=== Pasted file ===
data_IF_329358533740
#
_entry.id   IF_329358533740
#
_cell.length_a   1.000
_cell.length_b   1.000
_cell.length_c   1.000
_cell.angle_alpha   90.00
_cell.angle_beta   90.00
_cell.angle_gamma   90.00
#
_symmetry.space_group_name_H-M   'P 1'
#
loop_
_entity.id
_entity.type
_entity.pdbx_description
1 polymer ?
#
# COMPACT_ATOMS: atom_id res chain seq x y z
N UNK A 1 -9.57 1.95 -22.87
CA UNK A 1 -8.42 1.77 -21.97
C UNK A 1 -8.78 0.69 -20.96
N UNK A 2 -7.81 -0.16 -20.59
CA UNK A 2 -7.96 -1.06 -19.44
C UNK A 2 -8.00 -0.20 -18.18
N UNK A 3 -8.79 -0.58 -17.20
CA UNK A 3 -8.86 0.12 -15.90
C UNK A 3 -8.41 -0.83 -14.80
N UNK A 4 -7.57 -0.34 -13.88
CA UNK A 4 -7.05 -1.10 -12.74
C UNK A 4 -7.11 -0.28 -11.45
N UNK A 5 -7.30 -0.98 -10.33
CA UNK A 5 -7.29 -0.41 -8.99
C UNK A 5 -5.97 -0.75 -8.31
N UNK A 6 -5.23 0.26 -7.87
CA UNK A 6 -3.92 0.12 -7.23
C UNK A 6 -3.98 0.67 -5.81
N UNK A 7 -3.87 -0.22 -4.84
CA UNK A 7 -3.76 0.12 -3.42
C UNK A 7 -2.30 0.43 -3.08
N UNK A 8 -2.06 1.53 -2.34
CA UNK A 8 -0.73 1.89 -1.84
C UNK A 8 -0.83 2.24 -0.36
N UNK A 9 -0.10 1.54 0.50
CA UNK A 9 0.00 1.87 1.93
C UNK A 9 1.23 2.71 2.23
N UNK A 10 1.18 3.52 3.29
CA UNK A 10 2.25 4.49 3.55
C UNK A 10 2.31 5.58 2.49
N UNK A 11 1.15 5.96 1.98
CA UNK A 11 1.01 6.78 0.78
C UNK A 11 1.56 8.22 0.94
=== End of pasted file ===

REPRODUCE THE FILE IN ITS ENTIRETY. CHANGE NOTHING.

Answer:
data_IF_329358533740
#
_entry.id   IF_329358533740
#
_cell.length_a   1.000
_cell.length_b   1.000
_cell.length_c   1.000
_cell.angle_alpha   90.00
_cell.angle_beta   90.00
_cell.angle_gamma   90.00
#
_symmetry.space_group_name_H-M   'P 1'
#
loop_
_entity.id
_entity.type
_entity.pdbx_description
1 polymer ?
#
# COMPACT_ATOMS: atom_id res chain seq x y z
N UNK A 1 -9.57 1.95 -22.87
CA UNK A 1 -8.42 1.77 -21.97
C UNK A 1 -8.78 0.69 -20.96
N UNK A 2 -7.81 -0.16 -20.59
CA UNK A 2 -7.96 -1.06 -19.44
C UNK A 2 -8.00 -0.20 -18.18
N UNK A 3 -8.79 -0.58 -17.20
CA UNK A 3 -8.86 0.12 -15.90
C UNK A 3 -8.41 -0.83 -14.80
N UNK A 4 -7.57 -0.34 -13.88
CA UNK A 4 -7.05 -1.10 -12.74
C UNK A 4 -7.11 -0.28 -11.45
N UNK A 5 -7.30 -0.98 -10.33
CA UNK A 5 -7.29 -0.41 -8.99
C UNK A 5 -5.97 -0.75 -8.31
N UNK A 6 -5.23 0.26 -7.87
CA UNK A 6 -3.92 0.12 -7.23
C UNK A 6 -3.98 0.67 -5.81
N UNK A 7 -3.87 -0.22 -4.84
CA UNK A 7 -3.76 0.12 -3.42
C UNK A 7 -2.30 0.43 -3.08
N UNK A 8 -2.06 1.53 -2.34
CA UNK A 8 -0.73 1.89 -1.84
C UNK A 8 -0.83 2.24 -0.36
N UNK A 9 -0.10 1.54 0.50
CA UNK A 9 0.00 1.87 1.93
C UNK A 9 1.23 2.71 2.23
N UNK A 10 1.18 3.52 3.29
CA UNK A 10 2.25 4.49 3.55
C UNK A 10 2.31 5.58 2.49
N UNK A 11 1.15 5.96 1.98
CA UNK A 11 1.01 6.78 0.78
C UNK A 11 1.56 8.22 0.94